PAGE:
Arkansas Budget Address: Planning for Tax Reform

In his January address to the Joint Budget Committee, Arkansas Governor Asa Hutchinson outlined the details of his $5.6 billion FY 2019 budget proposal. While this is around $100 million lower than his initial FY 2019 recommendation in a 2-year budget proposal presented to lawmakers one year ago, it still increases state spending by more than $172 million in FY 2019, a 3.2 percent increase.  Of the increased spending, nearly 83 percent—$142 million—flows to the Department of Human Services . Other leading recipients include Division of Children and Family Services ($7.3 million), county jails and the state corrections system ($4 million), and state police vehicles ($3 million). To his credit, efficiency improvements and “real spending cuts” across multiple government agencies did help limit overall proposed spending growth to 3.2 percent rather than 5 percent.

Governor Hutchinson applauded lawmakers for their hard work in putting $100 million back “in the consumer’s pocket” through pro-growth tax relief in 2015, and revealed the positive dividends it has paid. He touted that in 2017, Arkansas “had the lowest level of unemployment” in state history, as well as a “record number of Arkansas that entered the workforce.” Better still, wages are rising, Medicaid enrollment has fallen, and SNAP (food-stamp) usage is the lowest in nine years. Thanks to economic growth, state revenue collections have grown despite tax cuts.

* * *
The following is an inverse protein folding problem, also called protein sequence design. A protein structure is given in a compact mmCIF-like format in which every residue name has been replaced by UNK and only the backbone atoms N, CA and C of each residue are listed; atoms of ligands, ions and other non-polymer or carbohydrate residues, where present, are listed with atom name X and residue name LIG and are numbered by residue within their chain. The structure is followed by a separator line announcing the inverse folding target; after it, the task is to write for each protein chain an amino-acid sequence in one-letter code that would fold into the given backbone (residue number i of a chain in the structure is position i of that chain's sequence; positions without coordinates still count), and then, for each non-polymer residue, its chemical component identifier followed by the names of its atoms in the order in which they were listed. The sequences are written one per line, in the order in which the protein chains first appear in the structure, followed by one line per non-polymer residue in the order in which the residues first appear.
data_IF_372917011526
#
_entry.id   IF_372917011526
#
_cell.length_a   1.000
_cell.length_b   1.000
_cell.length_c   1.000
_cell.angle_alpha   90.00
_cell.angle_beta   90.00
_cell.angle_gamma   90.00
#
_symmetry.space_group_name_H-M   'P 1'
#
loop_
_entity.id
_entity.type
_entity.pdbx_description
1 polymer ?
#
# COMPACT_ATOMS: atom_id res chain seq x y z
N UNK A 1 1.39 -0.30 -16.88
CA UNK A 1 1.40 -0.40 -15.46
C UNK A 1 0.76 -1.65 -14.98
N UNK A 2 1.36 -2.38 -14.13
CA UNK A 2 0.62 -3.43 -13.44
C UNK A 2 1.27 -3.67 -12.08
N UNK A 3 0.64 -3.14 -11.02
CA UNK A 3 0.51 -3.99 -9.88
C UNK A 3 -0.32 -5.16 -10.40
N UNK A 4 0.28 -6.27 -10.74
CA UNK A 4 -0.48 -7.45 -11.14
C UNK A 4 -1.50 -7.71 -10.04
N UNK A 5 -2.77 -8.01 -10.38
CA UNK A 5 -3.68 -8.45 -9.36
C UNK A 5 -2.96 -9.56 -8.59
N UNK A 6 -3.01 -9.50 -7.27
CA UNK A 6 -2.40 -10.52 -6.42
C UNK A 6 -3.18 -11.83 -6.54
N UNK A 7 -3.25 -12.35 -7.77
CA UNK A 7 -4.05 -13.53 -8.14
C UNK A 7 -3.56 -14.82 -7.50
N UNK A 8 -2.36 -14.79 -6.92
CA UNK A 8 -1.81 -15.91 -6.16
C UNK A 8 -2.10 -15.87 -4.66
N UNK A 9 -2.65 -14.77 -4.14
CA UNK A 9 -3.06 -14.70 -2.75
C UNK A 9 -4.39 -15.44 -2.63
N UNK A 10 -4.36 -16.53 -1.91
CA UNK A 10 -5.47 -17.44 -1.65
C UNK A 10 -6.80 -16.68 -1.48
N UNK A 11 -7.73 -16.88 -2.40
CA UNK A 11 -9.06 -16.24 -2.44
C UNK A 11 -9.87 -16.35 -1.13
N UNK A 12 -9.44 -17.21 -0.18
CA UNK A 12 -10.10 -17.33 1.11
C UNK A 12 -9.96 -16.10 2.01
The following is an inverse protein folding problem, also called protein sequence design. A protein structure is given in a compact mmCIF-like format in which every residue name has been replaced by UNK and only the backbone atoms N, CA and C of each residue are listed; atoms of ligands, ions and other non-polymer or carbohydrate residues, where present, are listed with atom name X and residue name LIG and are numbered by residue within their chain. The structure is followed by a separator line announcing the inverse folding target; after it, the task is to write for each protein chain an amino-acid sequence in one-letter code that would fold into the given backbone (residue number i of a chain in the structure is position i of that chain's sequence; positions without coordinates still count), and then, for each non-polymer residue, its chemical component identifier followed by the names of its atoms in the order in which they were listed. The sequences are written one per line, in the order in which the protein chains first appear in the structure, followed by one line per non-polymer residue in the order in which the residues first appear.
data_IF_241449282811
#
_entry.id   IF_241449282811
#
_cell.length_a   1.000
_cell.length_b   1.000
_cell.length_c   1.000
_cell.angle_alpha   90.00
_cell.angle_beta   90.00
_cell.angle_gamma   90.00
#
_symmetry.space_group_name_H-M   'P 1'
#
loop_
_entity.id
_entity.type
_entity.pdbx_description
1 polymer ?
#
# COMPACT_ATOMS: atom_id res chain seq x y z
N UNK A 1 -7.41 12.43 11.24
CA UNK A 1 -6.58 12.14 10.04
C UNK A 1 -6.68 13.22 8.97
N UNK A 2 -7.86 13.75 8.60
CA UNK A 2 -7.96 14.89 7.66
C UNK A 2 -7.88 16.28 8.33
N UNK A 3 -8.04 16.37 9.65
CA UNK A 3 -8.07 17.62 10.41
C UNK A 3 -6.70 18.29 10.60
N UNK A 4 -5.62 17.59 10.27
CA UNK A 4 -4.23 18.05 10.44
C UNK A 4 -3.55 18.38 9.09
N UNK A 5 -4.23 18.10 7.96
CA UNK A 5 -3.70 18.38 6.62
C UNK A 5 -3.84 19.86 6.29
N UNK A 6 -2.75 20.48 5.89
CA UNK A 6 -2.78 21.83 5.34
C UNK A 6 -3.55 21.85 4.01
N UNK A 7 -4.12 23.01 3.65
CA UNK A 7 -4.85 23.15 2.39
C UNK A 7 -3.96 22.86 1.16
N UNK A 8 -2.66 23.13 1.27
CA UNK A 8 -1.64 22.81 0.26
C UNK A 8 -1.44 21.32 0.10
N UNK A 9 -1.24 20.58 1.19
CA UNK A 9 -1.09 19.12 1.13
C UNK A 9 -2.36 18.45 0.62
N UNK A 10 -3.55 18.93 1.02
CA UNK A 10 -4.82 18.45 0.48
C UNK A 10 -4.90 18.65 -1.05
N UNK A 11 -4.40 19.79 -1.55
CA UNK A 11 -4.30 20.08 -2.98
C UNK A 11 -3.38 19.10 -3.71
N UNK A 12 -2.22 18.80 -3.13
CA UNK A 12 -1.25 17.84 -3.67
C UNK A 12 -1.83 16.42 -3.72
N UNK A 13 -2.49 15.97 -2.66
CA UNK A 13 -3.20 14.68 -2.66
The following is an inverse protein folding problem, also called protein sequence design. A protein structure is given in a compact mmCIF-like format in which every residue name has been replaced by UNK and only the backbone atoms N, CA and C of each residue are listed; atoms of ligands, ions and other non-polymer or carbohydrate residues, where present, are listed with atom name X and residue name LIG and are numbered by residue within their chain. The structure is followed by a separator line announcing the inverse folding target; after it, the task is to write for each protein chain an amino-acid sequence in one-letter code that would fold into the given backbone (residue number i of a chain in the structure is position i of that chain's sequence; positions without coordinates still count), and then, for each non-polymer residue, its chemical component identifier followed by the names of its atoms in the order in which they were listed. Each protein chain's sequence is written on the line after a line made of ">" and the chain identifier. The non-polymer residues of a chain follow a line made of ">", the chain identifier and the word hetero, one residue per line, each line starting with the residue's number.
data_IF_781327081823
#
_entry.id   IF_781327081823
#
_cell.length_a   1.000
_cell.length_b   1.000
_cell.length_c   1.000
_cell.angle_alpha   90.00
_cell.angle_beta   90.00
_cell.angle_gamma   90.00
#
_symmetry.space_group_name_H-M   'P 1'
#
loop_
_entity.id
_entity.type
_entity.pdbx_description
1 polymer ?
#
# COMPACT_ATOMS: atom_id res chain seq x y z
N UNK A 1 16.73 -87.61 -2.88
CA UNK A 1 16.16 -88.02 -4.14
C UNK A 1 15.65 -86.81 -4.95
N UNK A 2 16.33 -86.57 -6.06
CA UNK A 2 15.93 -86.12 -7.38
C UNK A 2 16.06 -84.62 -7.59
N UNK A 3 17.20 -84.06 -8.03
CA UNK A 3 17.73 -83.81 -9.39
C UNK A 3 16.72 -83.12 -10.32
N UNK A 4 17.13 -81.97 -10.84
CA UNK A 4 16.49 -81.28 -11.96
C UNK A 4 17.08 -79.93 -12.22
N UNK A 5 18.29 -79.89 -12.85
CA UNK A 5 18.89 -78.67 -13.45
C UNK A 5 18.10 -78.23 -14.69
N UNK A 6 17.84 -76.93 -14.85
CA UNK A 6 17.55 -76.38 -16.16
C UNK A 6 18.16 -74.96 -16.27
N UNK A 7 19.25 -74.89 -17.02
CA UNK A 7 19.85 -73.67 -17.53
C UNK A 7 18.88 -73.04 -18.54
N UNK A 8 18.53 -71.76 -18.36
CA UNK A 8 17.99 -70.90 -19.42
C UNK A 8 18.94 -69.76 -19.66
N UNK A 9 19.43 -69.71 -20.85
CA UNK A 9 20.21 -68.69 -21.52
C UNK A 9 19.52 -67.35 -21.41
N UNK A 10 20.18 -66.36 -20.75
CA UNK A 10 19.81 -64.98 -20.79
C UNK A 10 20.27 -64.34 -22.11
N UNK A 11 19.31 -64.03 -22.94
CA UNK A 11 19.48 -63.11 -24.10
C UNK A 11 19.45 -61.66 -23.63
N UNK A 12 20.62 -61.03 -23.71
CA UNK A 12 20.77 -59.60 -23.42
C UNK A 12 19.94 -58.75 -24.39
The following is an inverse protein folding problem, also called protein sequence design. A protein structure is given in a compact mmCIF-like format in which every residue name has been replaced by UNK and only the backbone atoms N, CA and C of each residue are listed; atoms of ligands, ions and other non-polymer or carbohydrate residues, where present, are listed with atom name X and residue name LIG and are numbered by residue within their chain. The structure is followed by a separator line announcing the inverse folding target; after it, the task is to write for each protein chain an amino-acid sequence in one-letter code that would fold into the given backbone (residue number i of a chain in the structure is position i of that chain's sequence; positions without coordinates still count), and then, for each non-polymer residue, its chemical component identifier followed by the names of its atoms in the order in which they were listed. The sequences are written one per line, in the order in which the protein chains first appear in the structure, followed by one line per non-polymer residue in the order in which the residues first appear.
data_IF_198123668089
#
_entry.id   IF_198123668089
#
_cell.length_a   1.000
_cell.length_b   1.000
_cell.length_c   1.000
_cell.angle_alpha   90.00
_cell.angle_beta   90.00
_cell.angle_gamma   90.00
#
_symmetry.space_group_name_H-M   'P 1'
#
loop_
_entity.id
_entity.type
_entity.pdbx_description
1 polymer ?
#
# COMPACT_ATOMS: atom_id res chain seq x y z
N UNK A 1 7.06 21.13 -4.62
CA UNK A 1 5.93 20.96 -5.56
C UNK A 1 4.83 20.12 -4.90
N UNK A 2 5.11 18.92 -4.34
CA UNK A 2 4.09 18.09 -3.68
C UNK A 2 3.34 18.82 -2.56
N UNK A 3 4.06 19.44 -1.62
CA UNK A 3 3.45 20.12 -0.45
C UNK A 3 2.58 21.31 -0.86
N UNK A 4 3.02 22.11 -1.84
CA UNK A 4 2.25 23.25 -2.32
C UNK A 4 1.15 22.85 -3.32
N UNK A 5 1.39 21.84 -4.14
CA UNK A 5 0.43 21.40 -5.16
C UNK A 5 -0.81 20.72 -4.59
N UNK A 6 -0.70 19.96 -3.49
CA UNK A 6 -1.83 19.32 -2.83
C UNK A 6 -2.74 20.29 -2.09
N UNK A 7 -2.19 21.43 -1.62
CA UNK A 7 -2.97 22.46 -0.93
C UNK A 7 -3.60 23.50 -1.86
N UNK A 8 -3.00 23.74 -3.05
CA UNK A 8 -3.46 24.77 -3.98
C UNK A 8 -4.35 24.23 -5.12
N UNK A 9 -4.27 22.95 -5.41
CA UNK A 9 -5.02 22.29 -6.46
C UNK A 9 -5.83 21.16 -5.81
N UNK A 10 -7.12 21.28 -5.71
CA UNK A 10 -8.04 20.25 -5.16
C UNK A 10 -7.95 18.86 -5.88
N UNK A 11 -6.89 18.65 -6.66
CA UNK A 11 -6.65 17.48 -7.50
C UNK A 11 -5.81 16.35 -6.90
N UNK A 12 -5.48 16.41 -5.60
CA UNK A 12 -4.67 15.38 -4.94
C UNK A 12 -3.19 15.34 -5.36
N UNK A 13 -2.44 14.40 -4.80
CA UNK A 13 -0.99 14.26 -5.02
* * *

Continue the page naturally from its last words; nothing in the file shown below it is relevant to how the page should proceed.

In fact, the Department of Finance and Administration estimates the state will end FY 2019 with a $64 million surplus. Gov. Hutchinson asked lawmakers to devote $48 million of the projected surplus to a reserve fund and $16 million to highway improvements.

The governor noted the 0.875 percent Education Adequacy component of the sales tax has, for the first time, fully funded mandated education spending. This surge of revenue enabled lawmakers to forgo an expected $50 million transfer from the General Revenue Fund to education.

Of important note, nearly 60 percent of the $172 million increase in the Department of Human Services spending stems from the increase in the state’s share of Medicaid expansion costs under the Affordable Care Act ($35.7 million) and changes in the Medicaid matching rate (48.6 million).

The governor highlighted the proposed $12 million increase on four-year colleges and universities as part of formula change in part providing increased funding in exchange for freezing tuition for in-state students.

Concluding his remarks, the Governor called his budget “conservative in spending” and stated its goal is to “create a surplus that will be a cushion for future economic changes…and future tax cuts.” Lawmakers set the stage for major state tax reform by assembling a task force during last year’s session. With economic performance over the past 10 years a lackluster 28th place and economic outlook stuck at just slightly better than average, individuals and businesses will welcome more substantive tax relief.